By Chelsea Whyte FACING a big problem and finding it hard to decide what to do? A sprinkling of disgust might boost your confidence. Common sense suggests that our confidence in the decisions we make comes down to the quality of the information available – the clearer that information, the more confident we feel. But it seems that the state of our body also guides us. Micah Allen at University College London and his colleagues showed 29 people a screen of dots moving in varied directions. They asked the volunteers which direction most of the spots were moving in, and how confident they were in their decisions. Before each task, the participants briefly saw a picture of a face on the screen. It was either twisted in disgust or had a neutral expression. Although this happened too quickly for the faces to be consciously perceived, the volunteers’ bodies reacted. Seeing disgust, which is a powerful evolutionary sign of danger, boosted the volunteers’ alertness, pushing up their heart rates and dilating their pupils. “When you induce disgust, high confidence becomes lower and low confidence becomes higher“ When shown a neutral face, the volunteers became less confident as the task got more difficult. As the movement of the dots became more varied, they were less sure of the main direction. But when they were shown the disgusted face, they reacted differently. In easy tasks, in which people were previously confident, they became more doubtful of their decisions. In more difficult tasks, their confidence grew. Neither face made any difference to the accuracy of their answers (eLife, doi.org/bsgd). © Copyright Reed Business Information Ltd.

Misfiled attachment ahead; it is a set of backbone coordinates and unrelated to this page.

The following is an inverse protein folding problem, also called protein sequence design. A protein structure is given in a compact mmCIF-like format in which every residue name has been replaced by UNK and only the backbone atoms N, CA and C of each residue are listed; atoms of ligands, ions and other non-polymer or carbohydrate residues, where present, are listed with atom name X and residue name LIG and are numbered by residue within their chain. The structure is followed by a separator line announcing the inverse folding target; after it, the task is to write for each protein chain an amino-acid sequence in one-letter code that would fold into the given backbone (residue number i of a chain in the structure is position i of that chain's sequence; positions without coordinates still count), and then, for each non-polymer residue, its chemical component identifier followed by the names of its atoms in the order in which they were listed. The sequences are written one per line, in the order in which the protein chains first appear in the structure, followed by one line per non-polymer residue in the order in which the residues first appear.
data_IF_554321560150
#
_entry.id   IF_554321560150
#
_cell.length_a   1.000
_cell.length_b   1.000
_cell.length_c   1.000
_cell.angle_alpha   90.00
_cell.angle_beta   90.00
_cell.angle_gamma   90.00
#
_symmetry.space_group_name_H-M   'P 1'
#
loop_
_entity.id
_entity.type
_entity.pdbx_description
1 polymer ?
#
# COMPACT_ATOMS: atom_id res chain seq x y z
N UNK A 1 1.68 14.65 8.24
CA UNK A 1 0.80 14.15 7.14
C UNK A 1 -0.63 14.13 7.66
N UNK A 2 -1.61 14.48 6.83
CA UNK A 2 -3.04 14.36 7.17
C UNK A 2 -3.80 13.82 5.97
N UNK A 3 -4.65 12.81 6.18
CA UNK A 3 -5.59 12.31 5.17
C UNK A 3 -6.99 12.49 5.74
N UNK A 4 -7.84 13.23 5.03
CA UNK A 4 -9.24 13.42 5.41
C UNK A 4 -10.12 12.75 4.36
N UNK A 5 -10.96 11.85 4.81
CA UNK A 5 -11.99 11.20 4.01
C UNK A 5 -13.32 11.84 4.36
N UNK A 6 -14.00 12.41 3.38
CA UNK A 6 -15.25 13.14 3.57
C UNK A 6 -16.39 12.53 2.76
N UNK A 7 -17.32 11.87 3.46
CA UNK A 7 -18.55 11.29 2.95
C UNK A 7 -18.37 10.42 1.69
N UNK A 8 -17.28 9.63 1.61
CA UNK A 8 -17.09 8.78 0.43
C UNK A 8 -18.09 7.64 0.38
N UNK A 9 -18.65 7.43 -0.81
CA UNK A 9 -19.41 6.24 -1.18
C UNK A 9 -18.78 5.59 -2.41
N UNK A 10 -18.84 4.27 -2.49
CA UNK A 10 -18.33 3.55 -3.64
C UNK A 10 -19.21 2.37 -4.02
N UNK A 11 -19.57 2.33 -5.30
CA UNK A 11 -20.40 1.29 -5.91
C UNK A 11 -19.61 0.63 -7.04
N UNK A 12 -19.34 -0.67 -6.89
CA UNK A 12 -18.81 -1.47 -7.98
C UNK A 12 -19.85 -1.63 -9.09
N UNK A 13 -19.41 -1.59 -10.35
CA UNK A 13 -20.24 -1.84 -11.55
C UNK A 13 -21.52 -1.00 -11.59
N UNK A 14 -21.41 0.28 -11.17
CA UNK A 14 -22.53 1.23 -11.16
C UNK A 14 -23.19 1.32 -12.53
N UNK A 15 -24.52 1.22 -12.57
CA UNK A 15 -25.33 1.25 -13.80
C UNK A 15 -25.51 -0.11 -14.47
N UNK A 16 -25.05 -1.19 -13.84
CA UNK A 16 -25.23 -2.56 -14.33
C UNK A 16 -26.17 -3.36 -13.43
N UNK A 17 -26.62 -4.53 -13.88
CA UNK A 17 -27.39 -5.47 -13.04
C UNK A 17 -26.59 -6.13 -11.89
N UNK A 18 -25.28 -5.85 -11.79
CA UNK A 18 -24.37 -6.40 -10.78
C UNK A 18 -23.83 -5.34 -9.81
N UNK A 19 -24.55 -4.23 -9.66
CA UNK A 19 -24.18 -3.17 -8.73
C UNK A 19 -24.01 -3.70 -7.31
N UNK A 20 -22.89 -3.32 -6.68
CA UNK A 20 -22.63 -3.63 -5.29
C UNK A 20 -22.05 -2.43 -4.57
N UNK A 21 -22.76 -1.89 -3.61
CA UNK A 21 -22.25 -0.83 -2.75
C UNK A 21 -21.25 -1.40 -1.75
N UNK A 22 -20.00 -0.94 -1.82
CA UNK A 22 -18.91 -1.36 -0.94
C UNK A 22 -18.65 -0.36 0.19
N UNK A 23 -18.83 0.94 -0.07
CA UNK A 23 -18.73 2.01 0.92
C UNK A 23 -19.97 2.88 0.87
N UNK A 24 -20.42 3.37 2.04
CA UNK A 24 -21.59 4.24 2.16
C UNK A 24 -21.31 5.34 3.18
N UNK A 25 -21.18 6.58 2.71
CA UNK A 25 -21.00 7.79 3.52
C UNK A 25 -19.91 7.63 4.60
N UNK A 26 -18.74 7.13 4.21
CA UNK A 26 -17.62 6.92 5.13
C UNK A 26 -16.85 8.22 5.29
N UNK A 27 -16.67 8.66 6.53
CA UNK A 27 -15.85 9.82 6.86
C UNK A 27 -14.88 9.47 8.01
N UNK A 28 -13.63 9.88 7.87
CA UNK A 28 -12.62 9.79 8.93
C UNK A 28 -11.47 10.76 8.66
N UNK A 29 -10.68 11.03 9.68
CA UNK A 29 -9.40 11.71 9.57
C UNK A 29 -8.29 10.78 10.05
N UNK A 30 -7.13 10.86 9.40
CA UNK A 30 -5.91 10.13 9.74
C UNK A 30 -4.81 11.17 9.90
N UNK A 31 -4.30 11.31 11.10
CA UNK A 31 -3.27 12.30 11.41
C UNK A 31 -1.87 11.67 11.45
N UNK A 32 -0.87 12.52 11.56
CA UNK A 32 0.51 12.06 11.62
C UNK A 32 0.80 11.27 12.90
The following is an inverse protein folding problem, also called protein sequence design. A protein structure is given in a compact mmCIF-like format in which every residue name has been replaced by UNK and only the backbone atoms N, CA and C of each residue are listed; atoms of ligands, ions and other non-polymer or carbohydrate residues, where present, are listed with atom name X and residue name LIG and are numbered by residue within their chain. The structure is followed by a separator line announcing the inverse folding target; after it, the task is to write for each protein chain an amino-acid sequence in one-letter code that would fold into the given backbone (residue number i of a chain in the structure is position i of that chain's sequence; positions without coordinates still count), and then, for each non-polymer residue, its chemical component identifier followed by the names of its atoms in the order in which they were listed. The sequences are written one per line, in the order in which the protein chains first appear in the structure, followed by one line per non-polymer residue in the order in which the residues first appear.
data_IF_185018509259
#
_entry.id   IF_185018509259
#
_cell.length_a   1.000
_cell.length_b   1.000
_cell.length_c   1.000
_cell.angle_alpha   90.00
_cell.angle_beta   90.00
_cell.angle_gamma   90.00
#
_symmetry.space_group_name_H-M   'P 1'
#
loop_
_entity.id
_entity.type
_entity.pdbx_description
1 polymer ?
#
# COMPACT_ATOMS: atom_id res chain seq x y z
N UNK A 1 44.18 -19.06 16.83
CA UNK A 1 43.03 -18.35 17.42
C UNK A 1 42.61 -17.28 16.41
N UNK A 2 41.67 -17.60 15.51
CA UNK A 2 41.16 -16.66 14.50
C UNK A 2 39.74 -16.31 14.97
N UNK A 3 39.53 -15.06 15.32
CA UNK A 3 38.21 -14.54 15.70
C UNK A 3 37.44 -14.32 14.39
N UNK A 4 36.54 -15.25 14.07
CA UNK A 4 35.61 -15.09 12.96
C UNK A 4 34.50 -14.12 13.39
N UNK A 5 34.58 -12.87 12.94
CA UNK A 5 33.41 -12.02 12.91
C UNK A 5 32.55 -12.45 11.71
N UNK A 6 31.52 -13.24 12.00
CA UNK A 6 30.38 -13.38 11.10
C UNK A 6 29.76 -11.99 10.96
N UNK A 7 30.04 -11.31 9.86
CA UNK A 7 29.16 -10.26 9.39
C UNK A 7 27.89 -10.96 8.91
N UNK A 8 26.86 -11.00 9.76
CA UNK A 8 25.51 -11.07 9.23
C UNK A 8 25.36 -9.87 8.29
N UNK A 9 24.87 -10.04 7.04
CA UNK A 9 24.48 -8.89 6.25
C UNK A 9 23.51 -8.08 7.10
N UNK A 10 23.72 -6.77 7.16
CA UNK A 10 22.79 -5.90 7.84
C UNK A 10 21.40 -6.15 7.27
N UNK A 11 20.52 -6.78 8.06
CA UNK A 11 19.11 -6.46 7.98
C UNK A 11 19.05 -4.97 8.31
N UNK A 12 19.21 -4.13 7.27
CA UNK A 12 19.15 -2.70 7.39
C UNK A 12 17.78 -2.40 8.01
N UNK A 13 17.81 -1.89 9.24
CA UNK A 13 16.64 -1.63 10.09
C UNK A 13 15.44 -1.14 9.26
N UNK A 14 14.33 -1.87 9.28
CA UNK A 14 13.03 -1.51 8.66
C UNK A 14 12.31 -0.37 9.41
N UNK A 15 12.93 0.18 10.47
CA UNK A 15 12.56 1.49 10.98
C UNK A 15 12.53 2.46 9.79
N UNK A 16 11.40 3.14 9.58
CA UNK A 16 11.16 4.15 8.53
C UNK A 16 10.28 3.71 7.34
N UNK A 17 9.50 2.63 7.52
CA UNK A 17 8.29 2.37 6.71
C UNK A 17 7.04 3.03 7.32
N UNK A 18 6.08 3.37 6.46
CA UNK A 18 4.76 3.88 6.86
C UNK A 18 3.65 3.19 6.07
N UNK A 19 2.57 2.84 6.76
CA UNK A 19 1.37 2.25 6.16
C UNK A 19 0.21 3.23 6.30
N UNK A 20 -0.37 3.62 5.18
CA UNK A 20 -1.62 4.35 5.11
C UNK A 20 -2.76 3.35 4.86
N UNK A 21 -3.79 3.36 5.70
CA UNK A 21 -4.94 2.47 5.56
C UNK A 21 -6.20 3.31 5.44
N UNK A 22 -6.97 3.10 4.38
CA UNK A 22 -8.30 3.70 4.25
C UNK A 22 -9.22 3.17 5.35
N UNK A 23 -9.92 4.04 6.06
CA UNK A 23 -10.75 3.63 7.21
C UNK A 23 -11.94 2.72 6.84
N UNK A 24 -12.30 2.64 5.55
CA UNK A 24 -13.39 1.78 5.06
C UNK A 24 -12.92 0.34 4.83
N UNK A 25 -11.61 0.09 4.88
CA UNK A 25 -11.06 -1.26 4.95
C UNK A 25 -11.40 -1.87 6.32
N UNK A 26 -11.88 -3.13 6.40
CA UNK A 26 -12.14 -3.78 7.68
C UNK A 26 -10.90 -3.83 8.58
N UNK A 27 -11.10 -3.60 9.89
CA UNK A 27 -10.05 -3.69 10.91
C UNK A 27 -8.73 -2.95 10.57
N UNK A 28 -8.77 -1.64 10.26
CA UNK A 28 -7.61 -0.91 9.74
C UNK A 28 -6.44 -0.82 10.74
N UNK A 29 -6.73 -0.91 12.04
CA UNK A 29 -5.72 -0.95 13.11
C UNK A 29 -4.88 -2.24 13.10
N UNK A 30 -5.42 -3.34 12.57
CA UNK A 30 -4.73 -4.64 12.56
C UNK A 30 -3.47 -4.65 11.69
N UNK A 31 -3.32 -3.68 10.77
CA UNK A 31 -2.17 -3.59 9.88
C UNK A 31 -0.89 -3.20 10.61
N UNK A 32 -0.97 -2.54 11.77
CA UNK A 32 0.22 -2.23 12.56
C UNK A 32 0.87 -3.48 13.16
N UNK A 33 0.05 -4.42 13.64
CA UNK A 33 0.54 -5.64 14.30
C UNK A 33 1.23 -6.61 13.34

Related chapters from BP7e: Chapter 15: Emotions, Aggression, and Stress; Chapter 18: Attention and Higher Cognition
Related chapters from MM:Chapter 11: Emotions, Aggression, and Stress; Chapter 14: Attention and Consciousness
Link ID: 22825 - Posted: 11.03.2016